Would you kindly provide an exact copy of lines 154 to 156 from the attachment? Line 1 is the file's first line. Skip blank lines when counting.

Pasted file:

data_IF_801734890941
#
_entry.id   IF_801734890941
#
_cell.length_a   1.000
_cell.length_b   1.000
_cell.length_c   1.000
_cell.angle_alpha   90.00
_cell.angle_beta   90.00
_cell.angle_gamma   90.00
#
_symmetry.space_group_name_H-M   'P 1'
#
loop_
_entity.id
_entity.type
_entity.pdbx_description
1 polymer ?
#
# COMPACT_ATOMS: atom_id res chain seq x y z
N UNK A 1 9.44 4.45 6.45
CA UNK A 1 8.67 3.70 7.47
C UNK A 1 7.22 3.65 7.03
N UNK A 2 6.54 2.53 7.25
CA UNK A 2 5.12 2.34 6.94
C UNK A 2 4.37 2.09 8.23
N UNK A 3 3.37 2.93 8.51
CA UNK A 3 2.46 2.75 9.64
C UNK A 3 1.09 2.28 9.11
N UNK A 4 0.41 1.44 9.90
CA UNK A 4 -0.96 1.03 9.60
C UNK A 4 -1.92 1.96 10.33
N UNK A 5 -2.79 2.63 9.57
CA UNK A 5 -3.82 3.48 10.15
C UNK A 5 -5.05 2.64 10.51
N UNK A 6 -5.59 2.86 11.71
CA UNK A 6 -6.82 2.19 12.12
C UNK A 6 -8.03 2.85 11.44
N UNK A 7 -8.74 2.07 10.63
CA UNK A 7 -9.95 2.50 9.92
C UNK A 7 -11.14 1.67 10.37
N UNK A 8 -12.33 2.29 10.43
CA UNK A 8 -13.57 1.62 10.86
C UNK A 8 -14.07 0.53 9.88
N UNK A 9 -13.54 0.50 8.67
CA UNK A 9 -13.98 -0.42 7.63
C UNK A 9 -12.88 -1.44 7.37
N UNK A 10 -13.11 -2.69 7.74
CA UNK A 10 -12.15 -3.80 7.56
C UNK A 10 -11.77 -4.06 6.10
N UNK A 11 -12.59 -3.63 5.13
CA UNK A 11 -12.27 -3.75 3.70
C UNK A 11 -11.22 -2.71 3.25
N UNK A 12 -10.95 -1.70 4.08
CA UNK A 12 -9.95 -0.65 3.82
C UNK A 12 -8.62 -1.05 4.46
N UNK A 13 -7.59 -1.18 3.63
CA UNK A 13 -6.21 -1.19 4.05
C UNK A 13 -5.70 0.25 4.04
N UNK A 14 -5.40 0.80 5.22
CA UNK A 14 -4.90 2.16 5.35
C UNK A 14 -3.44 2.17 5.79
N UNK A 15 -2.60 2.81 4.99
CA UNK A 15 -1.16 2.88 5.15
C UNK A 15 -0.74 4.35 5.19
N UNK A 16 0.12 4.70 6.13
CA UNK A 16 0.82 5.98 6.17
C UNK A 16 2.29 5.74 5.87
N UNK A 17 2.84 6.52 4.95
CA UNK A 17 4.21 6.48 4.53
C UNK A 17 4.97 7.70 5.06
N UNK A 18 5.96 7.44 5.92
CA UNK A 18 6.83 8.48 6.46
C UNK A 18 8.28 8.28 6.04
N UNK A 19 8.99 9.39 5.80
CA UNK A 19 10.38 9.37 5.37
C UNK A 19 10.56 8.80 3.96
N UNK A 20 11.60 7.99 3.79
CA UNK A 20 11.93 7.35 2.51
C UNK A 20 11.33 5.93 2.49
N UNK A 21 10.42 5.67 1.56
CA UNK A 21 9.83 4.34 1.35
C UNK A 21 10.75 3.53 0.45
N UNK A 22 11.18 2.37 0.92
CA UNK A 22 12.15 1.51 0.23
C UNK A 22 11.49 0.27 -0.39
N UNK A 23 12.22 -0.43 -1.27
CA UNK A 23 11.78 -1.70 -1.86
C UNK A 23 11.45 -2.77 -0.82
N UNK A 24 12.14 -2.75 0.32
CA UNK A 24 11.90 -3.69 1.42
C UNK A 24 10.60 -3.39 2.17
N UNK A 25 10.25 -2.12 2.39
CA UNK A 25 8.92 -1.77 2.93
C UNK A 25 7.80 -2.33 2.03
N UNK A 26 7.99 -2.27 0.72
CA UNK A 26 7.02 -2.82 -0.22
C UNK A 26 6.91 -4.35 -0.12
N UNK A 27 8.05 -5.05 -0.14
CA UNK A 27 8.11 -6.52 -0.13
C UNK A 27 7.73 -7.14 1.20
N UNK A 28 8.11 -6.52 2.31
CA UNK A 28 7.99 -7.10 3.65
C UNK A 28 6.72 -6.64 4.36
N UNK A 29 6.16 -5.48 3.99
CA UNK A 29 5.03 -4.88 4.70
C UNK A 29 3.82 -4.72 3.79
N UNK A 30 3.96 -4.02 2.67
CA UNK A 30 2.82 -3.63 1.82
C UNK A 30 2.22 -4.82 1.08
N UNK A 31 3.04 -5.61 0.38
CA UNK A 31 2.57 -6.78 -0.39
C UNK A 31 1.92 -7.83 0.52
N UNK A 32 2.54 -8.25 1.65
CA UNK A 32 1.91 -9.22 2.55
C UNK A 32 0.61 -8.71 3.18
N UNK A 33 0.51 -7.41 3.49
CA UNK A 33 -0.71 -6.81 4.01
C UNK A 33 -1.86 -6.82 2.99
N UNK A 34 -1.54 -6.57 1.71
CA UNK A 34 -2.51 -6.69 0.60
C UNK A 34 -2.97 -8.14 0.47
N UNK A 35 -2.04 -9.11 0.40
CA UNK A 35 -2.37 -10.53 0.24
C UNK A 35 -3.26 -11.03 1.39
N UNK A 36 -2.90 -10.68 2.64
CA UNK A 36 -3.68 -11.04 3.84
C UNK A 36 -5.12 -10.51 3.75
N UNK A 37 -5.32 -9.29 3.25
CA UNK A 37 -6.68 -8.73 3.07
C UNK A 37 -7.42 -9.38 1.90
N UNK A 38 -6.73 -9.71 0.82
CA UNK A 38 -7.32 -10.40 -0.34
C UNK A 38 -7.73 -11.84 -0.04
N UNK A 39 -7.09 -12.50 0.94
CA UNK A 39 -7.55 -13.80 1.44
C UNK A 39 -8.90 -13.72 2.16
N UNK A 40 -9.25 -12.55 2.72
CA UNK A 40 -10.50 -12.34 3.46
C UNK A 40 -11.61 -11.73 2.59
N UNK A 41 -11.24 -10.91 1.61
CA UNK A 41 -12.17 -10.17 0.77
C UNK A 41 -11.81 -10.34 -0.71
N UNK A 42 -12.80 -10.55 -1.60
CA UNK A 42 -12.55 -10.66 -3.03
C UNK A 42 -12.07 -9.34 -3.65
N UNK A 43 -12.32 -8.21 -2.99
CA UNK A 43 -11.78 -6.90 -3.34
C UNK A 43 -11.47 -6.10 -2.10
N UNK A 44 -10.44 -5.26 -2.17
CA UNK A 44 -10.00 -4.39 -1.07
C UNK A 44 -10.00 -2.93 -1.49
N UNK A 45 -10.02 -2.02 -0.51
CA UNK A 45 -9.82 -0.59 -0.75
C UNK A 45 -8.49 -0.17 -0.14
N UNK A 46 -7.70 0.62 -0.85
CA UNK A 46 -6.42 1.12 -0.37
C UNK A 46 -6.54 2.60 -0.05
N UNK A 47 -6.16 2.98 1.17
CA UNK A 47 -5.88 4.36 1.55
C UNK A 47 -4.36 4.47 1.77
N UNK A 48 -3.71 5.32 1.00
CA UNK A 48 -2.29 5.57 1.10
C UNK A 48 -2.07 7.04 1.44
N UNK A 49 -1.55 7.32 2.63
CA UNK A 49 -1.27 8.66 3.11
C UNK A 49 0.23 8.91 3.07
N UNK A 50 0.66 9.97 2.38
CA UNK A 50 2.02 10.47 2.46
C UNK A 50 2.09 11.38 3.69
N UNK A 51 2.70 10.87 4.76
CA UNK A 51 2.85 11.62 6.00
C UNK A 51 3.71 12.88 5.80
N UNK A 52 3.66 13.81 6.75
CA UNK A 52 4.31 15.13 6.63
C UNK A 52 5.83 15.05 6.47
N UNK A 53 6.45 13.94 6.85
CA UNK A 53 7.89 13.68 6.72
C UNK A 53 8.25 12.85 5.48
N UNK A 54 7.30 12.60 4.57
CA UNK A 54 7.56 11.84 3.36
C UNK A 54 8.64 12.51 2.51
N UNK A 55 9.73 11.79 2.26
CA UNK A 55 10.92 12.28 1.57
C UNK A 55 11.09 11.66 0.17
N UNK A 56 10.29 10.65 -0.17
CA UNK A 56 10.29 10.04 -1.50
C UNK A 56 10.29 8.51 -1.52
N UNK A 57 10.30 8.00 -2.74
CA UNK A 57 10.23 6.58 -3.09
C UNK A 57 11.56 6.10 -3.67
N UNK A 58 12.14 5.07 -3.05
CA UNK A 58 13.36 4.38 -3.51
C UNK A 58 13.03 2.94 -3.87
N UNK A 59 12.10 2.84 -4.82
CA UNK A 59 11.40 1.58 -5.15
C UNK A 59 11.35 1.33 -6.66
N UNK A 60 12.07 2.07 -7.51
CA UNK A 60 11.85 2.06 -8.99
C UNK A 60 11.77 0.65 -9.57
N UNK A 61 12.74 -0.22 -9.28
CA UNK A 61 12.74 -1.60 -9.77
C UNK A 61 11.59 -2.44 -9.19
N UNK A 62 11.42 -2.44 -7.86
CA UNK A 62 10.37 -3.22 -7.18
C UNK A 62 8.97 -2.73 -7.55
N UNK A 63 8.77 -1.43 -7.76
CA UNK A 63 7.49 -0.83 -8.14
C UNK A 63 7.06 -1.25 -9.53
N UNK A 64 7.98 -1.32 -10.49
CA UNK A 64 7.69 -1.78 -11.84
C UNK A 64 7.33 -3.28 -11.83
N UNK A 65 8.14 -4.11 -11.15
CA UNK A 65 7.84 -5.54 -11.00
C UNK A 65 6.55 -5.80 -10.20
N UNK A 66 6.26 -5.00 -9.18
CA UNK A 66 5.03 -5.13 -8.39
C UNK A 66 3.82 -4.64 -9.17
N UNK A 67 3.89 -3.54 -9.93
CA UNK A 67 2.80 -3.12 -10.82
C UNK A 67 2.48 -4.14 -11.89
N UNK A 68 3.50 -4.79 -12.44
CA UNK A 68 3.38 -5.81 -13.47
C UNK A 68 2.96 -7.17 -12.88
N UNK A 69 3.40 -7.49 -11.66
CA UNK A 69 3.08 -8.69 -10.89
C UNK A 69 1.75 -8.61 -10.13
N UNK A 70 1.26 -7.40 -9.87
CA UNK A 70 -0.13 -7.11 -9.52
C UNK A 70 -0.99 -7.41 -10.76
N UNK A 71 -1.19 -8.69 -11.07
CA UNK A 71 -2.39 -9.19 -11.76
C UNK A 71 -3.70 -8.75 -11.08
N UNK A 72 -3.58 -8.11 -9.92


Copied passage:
CA UNK A 45 -9.82 -0.59 -0.75
C UNK A 45 -8.49 -0.17 -0.14
N UNK A 46 -7.70 0.62 -0.85